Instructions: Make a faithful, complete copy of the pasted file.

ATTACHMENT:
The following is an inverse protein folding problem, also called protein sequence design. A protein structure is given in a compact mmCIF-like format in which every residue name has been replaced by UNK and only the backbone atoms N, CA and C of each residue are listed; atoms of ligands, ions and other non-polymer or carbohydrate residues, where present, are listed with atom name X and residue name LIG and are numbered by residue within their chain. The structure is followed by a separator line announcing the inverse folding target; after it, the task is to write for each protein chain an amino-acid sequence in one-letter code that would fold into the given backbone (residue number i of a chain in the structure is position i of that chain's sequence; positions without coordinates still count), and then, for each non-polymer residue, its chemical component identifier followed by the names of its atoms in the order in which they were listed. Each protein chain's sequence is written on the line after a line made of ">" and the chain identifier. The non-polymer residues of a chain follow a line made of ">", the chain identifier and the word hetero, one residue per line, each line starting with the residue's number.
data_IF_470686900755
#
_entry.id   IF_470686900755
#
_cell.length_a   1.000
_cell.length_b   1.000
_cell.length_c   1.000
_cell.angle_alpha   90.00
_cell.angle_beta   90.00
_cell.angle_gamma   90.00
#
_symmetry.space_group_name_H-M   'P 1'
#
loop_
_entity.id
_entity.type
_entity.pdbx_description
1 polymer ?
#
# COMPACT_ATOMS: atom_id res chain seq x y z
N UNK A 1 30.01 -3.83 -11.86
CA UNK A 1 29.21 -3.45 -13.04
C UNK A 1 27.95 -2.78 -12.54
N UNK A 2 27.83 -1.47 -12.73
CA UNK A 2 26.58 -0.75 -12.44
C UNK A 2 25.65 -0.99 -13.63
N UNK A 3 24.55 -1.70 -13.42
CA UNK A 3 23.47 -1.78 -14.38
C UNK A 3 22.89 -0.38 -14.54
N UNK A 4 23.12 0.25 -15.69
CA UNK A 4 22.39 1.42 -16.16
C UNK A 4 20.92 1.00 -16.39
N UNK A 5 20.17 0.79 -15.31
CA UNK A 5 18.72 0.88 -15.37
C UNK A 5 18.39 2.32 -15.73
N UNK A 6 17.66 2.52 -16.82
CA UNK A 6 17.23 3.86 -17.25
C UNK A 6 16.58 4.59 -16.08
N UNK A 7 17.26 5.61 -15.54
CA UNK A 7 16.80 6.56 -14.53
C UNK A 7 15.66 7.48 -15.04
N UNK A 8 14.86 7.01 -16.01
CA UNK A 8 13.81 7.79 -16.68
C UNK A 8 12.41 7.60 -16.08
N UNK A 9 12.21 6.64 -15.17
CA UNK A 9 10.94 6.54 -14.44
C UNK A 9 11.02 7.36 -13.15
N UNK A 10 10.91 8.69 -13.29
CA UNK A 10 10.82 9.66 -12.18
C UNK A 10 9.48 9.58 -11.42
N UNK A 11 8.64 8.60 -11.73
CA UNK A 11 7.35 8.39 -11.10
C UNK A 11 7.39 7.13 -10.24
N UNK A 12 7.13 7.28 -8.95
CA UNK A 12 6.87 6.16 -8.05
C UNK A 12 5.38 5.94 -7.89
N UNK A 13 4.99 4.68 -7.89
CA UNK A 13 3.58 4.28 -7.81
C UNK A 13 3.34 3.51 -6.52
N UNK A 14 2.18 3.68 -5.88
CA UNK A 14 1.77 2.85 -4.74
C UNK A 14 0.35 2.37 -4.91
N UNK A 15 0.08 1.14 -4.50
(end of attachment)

The following is an inverse protein folding problem, also called protein sequence design. A protein structure is given in a compact mmCIF-like format in which every residue name has been replaced by UNK and only the backbone atoms N, CA and C of each residue are listed; atoms of ligands, ions and other non-polymer or carbohydrate residues, where present, are listed with atom name X and residue name LIG and are numbered by residue within their chain. The structure is followed by a separator line announcing the inverse folding target; after it, the task is to write for each protein chain an amino-acid sequence in one-letter code that would fold into the given backbone (residue number i of a chain in the structure is position i of that chain's sequence; positions without coordinates still count), and then, for each non-polymer residue, its chemical component identifier followed by the names of its atoms in the order in which they were listed. Each protein chain's sequence is written on the line after a line made of ">" and the chain identifier. The non-polymer residues of a chain follow a line made of ">", the chain identifier and the word hetero, one residue per line, each line starting with the residue's number.
data_IF_470686900755
#
_entry.id   IF_470686900755
#
_cell.length_a   1.000
_cell.length_b   1.000
_cell.length_c   1.000
_cell.angle_alpha   90.00
_cell.angle_beta   90.00
_cell.angle_gamma   90.00
#
_symmetry.space_group_name_H-M   'P 1'
#
loop_
_entity.id
_entity.type
_entity.pdbx_description
1 polymer ?
#
# COMPACT_ATOMS: atom_id res chain seq x y z
N UNK A 1 30.01 -3.83 -11.86
CA UNK A 1 29.21 -3.45 -13.04
C UNK A 1 27.95 -2.78 -12.54
N UNK A 2 27.83 -1.47 -12.73
CA UNK A 2 26.58 -0.75 -12.44
C UNK A 2 25.65 -0.99 -13.63
N UNK A 3 24.55 -1.70 -13.42
CA UNK A 3 23.47 -1.78 -14.38
C UNK A 3 22.89 -0.38 -14.54
N UNK A 4 23.12 0.25 -15.69
CA UNK A 4 22.39 1.42 -16.16
C UNK A 4 20.92 1.00 -16.39
N UNK A 5 20.17 0.79 -15.31
CA UNK A 5 18.72 0.88 -15.37
C UNK A 5 18.39 2.32 -15.73
N UNK A 6 17.66 2.52 -16.82
CA UNK A 6 17.23 3.86 -17.25
C UNK A 6 16.58 4.59 -16.08
N UNK A 7 17.26 5.61 -15.54
CA UNK A 7 16.80 6.56 -14.53
C UNK A 7 15.66 7.48 -15.04
N UNK A 8 14.86 7.01 -16.01
CA UNK A 8 13.81 7.79 -16.68
C UNK A 8 12.41 7.60 -16.08
N UNK A 9 12.21 6.64 -15.17
CA UNK A 9 10.94 6.54 -14.44
C UNK A 9 11.02 7.36 -13.15
N UNK A 10 10.91 8.69 -13.29
CA UNK A 10 10.82 9.66 -12.18
C UNK A 10 9.48 9.58 -11.42
N UNK A 11 8.64 8.60 -11.73
CA UNK A 11 7.35 8.39 -11.10
C UNK A 11 7.39 7.13 -10.24
N UNK A 12 7.13 7.28 -8.95
CA UNK A 12 6.87 6.16 -8.05
C UNK A 12 5.38 5.94 -7.89
N UNK A 13 4.99 4.68 -7.89
CA UNK A 13 3.58 4.28 -7.81
C UNK A 13 3.34 3.51 -6.52
N UNK A 14 2.18 3.68 -5.88
CA UNK A 14 1.77 2.85 -4.74
C UNK A 14 0.35 2.37 -4.91
N UNK A 15 0.08 1.14 -4.50